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2008 Billecart-Salmon Extra Brut

Removed from a temperature and humidity controlled wine storage unit

2 available
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Ends Sunday, 7pm Pacific

RATINGS

95Wine Enthusiast

...this wine is densely textured and full of white fruits from the Chardonnay.

93+ The Wine Advocate

...a lively bouquet of citrus oil, crisp white peach, white flowers, cardamon and nutmeg. On the palate, it's medium to full-bodied, chiseled and precise, with a tight-knit core, lovely underlying chalky extract and a tensile finish.

93Wine Spectator

A graceful Champagne that swathes the palate in a fine and creamy mousse, carrying flavors of baked blackberry, lemon meringue pie and chopped almond. Vibrant acidity creates a mouthwatering impression on the minerally finish.

92Vinous / IWC

...a lovely combination of richness, energy and early approachability. There is a sense of vibrancy that is so appealing. Orchard fruit, dried flowers, mint, spice and hazelnut all grace this enticing, impeccably rendered 2008 from Billecart-Salmon. Lovely.

17.5Jancis Robinson

REGION

France, Champagne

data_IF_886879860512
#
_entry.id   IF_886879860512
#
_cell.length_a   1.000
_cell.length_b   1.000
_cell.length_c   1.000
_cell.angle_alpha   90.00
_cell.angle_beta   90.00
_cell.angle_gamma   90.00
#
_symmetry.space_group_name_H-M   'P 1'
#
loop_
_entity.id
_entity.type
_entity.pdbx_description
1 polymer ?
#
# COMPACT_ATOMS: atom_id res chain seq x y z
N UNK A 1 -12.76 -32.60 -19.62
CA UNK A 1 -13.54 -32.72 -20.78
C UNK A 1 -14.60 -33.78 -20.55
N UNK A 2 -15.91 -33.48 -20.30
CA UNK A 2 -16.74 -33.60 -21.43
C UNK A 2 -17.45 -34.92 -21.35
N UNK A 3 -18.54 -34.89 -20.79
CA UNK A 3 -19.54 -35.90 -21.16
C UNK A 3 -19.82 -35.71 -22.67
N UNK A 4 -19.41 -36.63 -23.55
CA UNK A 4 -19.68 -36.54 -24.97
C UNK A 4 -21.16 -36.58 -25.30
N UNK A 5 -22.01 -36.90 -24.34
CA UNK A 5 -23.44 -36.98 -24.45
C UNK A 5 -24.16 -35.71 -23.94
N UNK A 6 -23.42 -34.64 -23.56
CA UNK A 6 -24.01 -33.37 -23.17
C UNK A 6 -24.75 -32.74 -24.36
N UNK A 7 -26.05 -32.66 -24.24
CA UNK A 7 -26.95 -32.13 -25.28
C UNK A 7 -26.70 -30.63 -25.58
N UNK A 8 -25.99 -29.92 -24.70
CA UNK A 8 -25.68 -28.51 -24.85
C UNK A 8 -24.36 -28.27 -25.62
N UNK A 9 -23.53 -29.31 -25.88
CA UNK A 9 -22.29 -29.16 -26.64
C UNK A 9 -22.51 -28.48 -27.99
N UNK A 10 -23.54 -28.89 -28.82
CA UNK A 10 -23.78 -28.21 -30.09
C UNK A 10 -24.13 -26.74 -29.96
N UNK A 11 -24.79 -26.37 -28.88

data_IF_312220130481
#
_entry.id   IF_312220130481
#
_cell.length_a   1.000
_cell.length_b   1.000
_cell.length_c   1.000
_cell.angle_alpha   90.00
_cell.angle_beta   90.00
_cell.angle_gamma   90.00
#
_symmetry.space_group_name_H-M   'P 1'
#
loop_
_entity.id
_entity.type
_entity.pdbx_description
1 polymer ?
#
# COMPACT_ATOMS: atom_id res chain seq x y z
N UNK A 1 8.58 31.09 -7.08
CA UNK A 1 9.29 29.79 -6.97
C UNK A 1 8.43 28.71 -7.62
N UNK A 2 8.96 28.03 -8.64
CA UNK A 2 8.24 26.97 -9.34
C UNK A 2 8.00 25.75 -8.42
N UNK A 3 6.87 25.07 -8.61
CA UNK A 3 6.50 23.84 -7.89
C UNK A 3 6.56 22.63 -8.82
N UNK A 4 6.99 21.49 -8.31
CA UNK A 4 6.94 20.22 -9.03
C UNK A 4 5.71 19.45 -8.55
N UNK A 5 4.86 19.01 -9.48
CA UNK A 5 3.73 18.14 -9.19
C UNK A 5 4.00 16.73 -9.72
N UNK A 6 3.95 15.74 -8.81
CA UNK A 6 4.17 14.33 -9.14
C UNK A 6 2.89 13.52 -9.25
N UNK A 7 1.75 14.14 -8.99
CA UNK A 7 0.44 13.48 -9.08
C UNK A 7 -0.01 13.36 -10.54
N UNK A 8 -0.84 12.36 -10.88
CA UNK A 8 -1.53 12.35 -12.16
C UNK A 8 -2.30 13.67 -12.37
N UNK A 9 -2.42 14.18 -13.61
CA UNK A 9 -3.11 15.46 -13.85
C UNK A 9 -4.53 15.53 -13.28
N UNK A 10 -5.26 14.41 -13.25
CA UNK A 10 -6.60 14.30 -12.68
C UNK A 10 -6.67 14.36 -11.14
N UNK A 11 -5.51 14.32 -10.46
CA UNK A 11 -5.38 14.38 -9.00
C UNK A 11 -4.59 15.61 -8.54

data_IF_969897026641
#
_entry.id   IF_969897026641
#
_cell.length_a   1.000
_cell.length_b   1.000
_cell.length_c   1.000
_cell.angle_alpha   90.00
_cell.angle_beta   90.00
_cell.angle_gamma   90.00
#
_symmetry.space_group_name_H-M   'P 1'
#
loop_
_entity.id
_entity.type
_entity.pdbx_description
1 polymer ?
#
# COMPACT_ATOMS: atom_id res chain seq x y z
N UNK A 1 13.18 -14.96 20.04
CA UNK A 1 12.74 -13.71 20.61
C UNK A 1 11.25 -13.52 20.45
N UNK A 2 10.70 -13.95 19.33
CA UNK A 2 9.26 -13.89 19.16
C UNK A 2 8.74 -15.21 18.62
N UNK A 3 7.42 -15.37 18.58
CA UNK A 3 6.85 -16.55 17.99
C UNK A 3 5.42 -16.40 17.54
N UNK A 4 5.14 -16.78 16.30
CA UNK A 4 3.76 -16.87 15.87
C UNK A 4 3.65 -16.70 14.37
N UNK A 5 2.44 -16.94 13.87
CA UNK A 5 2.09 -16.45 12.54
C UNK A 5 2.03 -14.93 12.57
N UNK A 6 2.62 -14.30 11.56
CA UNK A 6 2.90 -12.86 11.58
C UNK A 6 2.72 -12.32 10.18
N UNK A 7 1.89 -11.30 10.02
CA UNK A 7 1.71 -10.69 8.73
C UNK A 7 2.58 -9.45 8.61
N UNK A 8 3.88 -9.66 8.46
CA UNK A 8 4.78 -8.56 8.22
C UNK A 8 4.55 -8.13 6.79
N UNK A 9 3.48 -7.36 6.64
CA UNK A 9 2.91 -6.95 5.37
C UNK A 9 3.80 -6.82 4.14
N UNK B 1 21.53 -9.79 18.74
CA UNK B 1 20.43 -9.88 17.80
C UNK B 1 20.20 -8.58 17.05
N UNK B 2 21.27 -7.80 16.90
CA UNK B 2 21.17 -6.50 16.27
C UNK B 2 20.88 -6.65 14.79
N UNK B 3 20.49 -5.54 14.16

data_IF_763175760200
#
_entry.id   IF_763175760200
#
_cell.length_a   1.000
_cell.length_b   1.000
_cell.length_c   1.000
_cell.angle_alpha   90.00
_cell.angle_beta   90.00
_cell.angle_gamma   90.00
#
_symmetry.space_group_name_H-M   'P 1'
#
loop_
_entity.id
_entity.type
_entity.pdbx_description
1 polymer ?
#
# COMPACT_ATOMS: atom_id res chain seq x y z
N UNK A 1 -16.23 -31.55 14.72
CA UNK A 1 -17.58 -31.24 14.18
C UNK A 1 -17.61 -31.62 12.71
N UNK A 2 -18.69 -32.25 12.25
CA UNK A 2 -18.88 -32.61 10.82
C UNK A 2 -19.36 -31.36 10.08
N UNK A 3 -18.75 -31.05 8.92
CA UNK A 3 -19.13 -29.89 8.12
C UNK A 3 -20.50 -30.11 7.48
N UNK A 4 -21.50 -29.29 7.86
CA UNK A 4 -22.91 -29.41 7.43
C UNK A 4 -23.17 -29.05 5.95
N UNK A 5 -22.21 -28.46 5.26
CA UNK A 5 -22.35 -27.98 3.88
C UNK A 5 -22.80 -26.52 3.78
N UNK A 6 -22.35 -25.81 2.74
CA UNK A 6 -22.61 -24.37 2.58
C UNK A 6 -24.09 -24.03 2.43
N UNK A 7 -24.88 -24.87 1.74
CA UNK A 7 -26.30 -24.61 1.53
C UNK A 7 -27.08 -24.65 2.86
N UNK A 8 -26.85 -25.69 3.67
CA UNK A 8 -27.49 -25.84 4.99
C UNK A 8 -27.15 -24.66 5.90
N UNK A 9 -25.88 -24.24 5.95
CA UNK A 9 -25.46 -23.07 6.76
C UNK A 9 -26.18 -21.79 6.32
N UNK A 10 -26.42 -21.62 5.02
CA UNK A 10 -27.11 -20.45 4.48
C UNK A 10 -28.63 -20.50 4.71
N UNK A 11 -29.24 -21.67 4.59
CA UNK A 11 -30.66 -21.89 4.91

Champagne is a small, beautiful wine growing region northeast of Paris whose famous name is misused a million times a day. As wine enthusiasts and all French people are well aware, only sparkling wines produced in Champagne from grapes grown in Champagne can be called Champagne. Sparkling wines produced anywhere else, including in other parts of France, must be called something besides Champagne. Champagne producers are justifiably protective of their wines and the prestige associated with true Champagne. Though the region was growing grapes and making wines in ancient times, it began specializing in sparkling wine in the 17th century, when a Benedictine monk named Dom Pierre Pérignon formulated a set guidelines to improve the quality of the local sparkling wines. Despite legends to the contrary, Dom Pérignon did not “invent” sparkling wine, but his rules about aggressive pruning, small yields and multiple pressings of the grapes were widely adopted, and by the 18th and 19th centuries Champagne had become the wine of choice in fashionable courts and palaces throughout Europe. Today there are 75,000 acres of vineyards in Champagne growing Pinot Noir, Chardonnay and Pinot Meunier. Champagne’s official appellation system classifies villages as Grand Cru or Premier Cru, though there are also many excellent Champagnes that simply carry the regional appellation. Along with well-known international Champagne houses there are numerous so-called “producer Champagnes,” meaning wines made by families who, usually for several or more generations, have worked their own vineyards and produced Champagne only from their own grapes.